Amid Sandy’s destruction in Chelsea’s art gallery district, some Maine artists counted their blessings.
The news from Betsy Eby’s art dealer the day after Hurricane Sandy whipped into New York City was dire: She had found several of Eby’s paintings floating in six feet of water in the basement of Winston Wächter Fine Art. The sodden paintings represented five months’ worth of work completed over the summer in Eby’s studio on Wheaton Island near remote Matinicus Isle. “They told me not to get my hopes up,” Eby says. “Everything was being considered a loss.”
The Chelsea neighborhood of Manhattan was hit particularly hard by the mammoth late October storm. The Hudson River spilled into gallery-lined streets that comprise one of the world’s most influential arts districts. In the days that followed, the neighborhood rumbled with the sound of water pumps and generators, while gallery staff performed the sorry work of hauling soggy furniture and artworks to the curbside. Hundreds of thousands of dollars worth of art were destroyed.
Artists with Maine connections were among those affected. For some, like Portland-based sculptor and printmaker Charlie Hewitt, the storm proved to be merely a nail biter. Sandy’s high winds did not tip his aluminum street sculpture, Brooklyn Swing, into the glass façade of Jim Kempner Fine Art as he had feared it might, and his prints “held up pretty well” despite the floodwaters.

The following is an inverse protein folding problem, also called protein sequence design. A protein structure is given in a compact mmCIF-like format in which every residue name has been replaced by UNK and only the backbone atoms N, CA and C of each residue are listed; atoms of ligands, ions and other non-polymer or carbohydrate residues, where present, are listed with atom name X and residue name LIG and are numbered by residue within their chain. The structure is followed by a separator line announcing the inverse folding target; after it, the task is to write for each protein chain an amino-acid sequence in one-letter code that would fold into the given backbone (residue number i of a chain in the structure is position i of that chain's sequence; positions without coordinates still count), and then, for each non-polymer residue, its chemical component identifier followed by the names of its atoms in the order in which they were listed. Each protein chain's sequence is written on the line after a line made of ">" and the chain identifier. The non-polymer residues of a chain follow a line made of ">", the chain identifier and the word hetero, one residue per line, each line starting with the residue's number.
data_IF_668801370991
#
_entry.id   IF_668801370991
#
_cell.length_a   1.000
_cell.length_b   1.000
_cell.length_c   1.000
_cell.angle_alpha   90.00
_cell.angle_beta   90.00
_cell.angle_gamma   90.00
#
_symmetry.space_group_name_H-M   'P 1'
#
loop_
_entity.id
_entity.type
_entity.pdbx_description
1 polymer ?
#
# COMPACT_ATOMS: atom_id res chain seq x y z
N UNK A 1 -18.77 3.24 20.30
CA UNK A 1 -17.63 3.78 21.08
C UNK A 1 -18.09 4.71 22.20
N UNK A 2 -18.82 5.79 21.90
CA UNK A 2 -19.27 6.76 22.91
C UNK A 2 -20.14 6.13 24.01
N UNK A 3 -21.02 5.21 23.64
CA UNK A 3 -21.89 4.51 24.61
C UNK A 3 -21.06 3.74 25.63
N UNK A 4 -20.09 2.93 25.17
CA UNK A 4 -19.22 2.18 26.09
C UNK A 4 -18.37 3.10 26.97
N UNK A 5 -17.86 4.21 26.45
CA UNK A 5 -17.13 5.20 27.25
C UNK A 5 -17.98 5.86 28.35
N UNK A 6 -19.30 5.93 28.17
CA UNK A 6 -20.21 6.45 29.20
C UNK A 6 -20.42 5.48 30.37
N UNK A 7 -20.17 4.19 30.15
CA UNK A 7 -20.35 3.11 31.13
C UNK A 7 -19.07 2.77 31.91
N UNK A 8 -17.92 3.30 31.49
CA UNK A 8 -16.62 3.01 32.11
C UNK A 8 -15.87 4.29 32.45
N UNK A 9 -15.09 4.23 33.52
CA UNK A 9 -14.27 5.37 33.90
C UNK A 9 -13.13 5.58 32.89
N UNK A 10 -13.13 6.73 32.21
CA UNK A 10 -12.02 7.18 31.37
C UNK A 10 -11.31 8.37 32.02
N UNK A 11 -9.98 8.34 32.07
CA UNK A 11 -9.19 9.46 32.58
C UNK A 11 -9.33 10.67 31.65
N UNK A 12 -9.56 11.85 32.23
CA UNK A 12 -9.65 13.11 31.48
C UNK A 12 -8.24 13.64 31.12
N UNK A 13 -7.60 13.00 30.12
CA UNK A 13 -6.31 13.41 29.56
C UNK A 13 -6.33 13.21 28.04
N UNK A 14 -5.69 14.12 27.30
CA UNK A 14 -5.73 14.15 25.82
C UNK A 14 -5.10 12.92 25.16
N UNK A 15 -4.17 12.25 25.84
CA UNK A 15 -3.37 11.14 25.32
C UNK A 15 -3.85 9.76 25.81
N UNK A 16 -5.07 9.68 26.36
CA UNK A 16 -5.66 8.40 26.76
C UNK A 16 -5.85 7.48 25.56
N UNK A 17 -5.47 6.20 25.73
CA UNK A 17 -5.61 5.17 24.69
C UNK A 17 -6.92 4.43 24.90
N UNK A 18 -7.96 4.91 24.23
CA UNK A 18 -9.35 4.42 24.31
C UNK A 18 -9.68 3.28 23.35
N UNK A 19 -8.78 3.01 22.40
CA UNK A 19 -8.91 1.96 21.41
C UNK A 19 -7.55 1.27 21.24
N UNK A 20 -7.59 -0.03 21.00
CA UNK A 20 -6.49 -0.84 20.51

Painter Elise Ansel, who also lives in Portland, was similarly fortunate. “Sales were not as robust as they might have been,” says Ansel, whose show at the Phoenix Gallery was disrupted by a lack of power. “The conditions that family and friends in Brooklyn were living in was much more disturbing.”
As the process of assessing the damage unfolded, Eby, too, would find herself among the lucky ones. Her works, which explore the rhythms of nature and music, are encaustic paintings. Their pigmented wax had repelled the water, preserving Eby’s layers of mark-making. A conservator said they would need new stretchers, but the paintings themselves seem to be fine. More evaluation is needed, but Eby is hopeful her paintings will go on show in March as scheduled. “An artist’s favorite work is always the new work, the ones that haven’t been shown yet,” she says. — Virginia M. Wright
Painting: Betsy Eby’s Thais Meditation